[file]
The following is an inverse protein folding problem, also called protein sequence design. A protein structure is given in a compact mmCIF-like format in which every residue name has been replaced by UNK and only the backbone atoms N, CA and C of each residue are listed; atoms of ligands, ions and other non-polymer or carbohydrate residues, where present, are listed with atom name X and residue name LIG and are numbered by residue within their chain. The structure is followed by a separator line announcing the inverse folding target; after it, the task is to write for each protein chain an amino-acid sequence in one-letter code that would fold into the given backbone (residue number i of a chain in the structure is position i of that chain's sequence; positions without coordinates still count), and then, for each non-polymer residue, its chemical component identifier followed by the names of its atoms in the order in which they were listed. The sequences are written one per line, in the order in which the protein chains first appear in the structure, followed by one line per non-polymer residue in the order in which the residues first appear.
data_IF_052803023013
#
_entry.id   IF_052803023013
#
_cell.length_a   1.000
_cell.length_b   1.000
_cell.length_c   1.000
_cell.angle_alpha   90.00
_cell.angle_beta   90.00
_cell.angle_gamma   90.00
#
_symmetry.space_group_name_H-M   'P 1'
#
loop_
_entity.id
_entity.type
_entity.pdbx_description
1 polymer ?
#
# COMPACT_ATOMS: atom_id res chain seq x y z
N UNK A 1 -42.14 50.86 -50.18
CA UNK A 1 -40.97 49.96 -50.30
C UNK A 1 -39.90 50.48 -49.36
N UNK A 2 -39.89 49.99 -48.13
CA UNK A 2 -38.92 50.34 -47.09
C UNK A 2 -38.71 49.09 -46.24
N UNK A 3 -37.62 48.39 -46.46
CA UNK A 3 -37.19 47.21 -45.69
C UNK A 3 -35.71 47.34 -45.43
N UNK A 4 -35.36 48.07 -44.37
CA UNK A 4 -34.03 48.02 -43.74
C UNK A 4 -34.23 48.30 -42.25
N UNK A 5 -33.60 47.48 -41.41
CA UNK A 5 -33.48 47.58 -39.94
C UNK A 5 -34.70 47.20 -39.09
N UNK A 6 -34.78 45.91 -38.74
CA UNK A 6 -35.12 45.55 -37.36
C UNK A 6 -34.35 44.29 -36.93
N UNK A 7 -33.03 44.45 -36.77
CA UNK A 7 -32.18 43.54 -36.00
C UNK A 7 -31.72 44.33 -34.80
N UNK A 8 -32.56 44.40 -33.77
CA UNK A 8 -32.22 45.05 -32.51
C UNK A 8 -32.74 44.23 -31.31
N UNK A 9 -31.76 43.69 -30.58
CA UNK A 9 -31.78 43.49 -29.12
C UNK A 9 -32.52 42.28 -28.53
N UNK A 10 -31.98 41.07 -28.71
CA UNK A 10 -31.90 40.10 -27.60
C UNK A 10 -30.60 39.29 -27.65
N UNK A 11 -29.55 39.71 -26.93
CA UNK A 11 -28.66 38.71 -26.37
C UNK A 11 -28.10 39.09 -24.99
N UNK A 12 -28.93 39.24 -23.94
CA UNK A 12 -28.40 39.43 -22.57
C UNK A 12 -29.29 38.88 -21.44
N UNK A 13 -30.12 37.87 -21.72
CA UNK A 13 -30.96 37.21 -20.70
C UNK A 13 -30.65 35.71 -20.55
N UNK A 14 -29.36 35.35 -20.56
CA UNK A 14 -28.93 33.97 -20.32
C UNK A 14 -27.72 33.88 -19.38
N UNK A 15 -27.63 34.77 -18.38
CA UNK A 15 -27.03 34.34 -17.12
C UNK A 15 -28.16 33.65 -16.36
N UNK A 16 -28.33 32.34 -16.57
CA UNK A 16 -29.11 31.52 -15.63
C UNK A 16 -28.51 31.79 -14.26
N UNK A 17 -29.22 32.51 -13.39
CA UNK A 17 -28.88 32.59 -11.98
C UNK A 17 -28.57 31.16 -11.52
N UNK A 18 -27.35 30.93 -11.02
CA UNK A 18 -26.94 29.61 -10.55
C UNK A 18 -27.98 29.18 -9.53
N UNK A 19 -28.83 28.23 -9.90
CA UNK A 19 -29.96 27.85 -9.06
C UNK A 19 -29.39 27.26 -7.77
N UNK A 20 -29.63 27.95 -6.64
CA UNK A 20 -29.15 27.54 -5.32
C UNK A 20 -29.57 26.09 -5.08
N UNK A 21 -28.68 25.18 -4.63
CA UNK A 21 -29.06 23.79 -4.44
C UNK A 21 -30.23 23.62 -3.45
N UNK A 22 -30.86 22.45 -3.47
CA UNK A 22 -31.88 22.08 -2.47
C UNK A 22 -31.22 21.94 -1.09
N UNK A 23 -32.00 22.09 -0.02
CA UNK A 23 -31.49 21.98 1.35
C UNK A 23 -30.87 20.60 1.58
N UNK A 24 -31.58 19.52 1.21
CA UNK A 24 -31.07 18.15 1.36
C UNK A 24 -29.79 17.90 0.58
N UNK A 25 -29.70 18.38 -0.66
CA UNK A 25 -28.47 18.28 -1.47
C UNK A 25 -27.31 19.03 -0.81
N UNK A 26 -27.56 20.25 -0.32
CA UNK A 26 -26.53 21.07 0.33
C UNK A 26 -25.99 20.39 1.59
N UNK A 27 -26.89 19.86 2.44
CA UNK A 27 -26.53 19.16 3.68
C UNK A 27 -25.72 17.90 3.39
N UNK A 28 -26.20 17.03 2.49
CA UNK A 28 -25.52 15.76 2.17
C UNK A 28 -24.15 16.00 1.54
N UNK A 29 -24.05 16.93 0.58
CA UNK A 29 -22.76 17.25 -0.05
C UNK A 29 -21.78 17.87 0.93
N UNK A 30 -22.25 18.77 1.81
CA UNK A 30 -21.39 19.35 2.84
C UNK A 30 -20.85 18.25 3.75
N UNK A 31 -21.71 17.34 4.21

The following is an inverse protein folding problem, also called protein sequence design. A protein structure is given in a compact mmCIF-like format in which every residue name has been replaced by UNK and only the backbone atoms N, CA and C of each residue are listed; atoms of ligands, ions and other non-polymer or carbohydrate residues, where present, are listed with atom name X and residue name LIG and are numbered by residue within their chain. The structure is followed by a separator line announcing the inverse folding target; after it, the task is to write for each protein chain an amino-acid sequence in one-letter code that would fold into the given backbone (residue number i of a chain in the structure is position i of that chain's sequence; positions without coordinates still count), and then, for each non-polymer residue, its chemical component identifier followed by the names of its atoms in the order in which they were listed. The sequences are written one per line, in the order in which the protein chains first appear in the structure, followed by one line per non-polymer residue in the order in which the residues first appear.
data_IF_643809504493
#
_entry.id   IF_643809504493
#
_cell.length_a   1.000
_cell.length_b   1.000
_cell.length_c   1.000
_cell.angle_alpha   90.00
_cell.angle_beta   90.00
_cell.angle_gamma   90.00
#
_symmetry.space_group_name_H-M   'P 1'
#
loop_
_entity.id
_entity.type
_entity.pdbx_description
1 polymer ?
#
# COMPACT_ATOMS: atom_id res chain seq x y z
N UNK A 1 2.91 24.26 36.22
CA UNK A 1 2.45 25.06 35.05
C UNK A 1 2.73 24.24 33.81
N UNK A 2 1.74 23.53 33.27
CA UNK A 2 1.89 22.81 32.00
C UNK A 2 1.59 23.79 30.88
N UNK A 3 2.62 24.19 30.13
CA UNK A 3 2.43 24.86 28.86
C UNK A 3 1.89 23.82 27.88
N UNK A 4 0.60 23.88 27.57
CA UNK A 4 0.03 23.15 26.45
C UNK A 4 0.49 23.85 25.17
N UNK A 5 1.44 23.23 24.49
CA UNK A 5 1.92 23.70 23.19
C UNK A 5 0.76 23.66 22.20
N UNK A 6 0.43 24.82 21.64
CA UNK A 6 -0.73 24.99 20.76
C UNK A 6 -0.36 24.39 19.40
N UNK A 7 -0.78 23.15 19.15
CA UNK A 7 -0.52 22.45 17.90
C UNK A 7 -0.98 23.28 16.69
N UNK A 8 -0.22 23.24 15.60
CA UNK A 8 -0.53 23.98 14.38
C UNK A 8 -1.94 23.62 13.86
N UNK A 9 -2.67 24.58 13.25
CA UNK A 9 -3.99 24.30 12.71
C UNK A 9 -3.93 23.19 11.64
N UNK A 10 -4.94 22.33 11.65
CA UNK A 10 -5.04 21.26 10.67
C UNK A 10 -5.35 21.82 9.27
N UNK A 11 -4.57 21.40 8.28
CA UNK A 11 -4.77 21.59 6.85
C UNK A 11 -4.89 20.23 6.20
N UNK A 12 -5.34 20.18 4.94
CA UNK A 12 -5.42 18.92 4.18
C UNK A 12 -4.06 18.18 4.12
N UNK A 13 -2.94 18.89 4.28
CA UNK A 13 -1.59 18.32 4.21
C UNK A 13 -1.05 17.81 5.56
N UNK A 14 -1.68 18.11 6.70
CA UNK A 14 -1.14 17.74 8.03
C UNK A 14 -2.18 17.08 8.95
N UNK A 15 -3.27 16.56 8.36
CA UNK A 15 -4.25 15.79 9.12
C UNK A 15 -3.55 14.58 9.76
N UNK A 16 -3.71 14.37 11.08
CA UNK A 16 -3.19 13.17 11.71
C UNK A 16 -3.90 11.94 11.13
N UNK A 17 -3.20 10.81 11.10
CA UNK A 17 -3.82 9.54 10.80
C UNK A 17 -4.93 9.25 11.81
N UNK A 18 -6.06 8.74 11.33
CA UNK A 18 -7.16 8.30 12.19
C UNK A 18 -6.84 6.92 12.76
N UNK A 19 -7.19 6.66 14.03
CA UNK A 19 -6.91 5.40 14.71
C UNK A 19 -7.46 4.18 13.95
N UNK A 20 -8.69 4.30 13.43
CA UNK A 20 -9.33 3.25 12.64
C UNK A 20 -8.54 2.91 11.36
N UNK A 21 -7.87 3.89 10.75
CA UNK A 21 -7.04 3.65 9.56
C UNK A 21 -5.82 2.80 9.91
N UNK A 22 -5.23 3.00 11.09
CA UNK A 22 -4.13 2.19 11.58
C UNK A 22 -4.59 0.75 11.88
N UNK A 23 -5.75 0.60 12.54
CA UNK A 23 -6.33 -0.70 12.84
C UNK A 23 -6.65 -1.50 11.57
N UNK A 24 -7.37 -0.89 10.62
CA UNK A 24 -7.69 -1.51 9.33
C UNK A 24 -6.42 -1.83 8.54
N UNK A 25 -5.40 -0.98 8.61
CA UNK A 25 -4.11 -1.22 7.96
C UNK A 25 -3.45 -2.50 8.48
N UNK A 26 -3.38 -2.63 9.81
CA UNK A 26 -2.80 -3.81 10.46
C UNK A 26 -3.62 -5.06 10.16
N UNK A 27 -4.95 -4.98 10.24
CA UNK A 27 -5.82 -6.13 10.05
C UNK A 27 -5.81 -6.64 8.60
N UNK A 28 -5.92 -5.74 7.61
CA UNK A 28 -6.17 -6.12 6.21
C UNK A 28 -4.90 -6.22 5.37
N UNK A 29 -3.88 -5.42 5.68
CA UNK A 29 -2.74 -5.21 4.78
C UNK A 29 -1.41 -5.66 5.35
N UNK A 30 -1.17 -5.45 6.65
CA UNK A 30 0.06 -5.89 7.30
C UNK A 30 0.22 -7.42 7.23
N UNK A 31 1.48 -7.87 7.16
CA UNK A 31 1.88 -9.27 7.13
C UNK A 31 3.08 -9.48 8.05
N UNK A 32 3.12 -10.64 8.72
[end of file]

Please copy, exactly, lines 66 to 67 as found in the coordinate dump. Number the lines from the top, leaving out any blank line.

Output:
C UNK A 15 -28.16 33.65 -16.36
N UNK A 16 -28.33 32.34 -16.57